Covering the brakes

  • This topic has 7 replies, 6 voices, and was last updated 1 month ago by Descours Olivier.
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    Chris Demetriou

    Hey y’all.

    Getting into riding, covering the brakes is something I am struggling with. 1. My brake lever is too far to do this comfortably, but I understand i need to invest in the adjustable lever. I’ve seen the difference that can make.

    But, 2, I feel like the positioning of two fingers over the lever and then the other two necessarily under the lever will impede my ability to fully come to a stop. This is likely in my head, right? Do you keep your hands like that if you are coming to a full stop, or do you switch quickly to all fingers on top of the brake lever.

    I appreciate your thoughts,

    Alex Hatfield

    Hi Chris!

    (1) While adjustable brake levers are amazing, even resting a fingertip or two on top of the brake lever will be helpful here. As we roll off the throttle, our hand rolls forward and gives us a little more finger length on the lever, but even then we really want to think about braking with our fingertips. This way, we are using fine motor control to smoothly load that first 5 points and then smoothly unload that last 5 points.

    (2) We never want to use all four fingers. Modern brake systems are incredibly powerful, and four fingers activates way more muscle than we need. If we’re loading the front tire before we really ask it to work under braking force, a single finger can easily be enough pressure on the lever to come to an emergency stop. Watching MotoGP, WSBK, MotoAmerica, and the like, we see many riders use one or two fingers and have enough force to lift their rear tire off the ground into a stoppie!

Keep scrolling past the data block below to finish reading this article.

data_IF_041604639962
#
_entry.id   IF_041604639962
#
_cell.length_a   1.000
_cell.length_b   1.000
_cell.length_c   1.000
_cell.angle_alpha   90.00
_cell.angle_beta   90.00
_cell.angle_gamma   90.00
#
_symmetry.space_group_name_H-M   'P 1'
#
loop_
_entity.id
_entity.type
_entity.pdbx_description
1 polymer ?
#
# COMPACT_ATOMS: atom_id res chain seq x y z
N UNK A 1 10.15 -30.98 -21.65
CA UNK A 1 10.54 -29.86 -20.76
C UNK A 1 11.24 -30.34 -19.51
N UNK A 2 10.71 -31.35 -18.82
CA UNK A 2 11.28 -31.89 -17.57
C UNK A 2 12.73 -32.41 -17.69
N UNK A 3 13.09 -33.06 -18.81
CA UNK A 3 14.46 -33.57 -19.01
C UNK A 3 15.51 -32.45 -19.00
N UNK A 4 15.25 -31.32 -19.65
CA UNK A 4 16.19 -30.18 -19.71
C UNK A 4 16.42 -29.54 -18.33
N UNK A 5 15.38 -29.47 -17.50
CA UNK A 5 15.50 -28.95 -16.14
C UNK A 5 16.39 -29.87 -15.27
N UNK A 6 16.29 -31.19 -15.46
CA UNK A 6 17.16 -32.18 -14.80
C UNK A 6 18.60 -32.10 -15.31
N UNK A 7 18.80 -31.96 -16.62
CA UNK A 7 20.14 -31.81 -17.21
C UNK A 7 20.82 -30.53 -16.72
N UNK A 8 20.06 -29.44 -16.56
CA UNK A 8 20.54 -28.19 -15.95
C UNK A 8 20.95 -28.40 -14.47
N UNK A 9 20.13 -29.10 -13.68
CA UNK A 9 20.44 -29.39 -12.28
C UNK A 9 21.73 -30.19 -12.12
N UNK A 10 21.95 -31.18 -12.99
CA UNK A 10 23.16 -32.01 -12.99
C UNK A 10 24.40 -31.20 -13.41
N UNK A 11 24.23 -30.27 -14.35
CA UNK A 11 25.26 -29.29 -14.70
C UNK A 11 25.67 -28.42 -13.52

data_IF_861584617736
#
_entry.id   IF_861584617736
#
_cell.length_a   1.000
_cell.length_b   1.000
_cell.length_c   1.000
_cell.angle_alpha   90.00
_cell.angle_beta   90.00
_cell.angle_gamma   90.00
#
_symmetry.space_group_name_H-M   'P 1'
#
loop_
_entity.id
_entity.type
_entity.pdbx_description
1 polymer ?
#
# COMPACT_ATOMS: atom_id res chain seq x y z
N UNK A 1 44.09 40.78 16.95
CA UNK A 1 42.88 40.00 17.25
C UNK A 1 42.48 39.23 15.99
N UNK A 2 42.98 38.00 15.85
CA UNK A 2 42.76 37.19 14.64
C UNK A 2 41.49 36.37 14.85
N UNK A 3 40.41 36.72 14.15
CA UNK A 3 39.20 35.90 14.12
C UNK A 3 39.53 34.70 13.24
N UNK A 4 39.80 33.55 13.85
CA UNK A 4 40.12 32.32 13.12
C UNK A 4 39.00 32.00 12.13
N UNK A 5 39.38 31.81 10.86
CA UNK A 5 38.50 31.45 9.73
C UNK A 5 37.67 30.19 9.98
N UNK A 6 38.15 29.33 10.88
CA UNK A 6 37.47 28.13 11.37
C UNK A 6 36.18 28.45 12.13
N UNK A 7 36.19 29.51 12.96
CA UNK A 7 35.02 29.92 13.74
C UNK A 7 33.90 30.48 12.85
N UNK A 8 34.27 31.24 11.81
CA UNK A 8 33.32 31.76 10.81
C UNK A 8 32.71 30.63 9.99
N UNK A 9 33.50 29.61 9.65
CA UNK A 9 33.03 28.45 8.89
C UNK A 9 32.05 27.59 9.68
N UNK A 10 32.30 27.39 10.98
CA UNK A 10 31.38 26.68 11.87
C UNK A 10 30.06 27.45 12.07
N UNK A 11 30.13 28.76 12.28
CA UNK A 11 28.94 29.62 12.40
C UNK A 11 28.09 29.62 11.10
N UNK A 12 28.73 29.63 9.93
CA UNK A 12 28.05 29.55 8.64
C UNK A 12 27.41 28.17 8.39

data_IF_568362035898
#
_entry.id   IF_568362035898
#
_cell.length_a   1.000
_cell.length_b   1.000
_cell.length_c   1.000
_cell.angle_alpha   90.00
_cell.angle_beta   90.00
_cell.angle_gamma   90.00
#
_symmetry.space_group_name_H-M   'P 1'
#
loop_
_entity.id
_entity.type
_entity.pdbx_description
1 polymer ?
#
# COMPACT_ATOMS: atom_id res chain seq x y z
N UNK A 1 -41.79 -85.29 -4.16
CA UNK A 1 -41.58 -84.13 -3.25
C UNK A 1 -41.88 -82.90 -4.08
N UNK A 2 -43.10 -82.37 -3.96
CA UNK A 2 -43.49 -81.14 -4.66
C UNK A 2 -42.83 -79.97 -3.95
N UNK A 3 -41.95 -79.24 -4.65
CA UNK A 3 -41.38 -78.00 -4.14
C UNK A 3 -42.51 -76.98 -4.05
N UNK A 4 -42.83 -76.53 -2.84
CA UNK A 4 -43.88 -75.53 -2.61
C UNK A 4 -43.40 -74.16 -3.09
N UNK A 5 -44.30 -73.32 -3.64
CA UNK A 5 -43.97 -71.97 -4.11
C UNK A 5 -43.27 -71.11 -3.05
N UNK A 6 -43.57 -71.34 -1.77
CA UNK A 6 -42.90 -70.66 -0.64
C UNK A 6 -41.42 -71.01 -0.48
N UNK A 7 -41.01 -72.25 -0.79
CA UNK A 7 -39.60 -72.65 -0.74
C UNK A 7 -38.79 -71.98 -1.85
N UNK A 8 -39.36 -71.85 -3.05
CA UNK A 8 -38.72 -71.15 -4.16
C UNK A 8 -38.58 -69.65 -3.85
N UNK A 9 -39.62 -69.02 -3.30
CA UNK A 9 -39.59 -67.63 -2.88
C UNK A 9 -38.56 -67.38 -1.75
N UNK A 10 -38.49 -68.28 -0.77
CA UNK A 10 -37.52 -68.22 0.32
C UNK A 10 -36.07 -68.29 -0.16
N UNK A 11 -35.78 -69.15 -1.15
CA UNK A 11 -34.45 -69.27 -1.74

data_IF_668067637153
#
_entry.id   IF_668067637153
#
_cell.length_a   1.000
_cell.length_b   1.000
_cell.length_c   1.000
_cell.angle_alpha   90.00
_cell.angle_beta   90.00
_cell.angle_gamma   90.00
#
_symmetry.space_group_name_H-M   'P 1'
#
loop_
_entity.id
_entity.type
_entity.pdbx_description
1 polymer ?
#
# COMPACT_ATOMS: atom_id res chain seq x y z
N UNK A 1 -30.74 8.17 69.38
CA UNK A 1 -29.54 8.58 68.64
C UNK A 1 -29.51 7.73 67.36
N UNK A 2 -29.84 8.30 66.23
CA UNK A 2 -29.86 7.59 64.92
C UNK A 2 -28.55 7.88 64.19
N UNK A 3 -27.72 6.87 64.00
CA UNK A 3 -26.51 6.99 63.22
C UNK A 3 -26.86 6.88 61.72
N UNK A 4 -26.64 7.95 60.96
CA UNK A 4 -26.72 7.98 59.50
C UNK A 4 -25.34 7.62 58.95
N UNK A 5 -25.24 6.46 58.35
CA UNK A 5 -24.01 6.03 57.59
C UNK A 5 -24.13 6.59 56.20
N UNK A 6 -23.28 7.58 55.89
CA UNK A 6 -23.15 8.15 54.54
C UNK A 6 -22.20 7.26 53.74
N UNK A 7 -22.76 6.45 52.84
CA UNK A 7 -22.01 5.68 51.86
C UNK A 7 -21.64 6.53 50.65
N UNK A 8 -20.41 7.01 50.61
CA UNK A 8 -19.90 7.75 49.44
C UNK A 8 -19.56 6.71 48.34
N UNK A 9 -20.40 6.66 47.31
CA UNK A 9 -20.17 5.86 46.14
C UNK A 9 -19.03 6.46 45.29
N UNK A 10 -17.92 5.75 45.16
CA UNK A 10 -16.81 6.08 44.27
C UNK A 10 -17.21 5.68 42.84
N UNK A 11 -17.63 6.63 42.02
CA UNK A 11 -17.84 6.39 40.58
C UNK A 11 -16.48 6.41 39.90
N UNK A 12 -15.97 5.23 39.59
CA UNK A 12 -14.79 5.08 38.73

Chris Demetriou

    Thank you! Got it.

    Kevin Rants

    Chris – in that vain, are shorty levers worthwhile since they promote that approach to braking?

    Alex Hatfield

    Really depends on your finger length and comfort. I have long fingers (XXL gloves) and still feel much more comfortable with full-length, adjustable levers, especially when it comes to corners.
    For the life of me, I have the hardest time getting into a proper “screwdriver” grip with shorty levers – making it difficult to precisely manipulate the lever.

    Scott King

    “… I have the hardest time getting into a proper “screwdriver” grip with shorty levers …”

    What’s a screwdriver grip? I’m just getting started with the ChampU course, so maybe this is covered later!

    Gray Olson

    Usually we’d grab the throttle tube as though we’re holding onto a monkey-bar or pullup bar or insert other thing here by just wrapping our fingers around it directly. Screwdriver grip is holding the throttle tube as though it is the handle of a screwdriver… i.e. at an angle one way or the other. This helps free up your upper body to move more easily/with less tension when exercising proper body position.

    Descours Olivier

    One thing that can help to understand is to hold the grip with the bar end in your palm. You will then rotate the throttle laterally not vertically as when you hold the throttle with à straight wrist.

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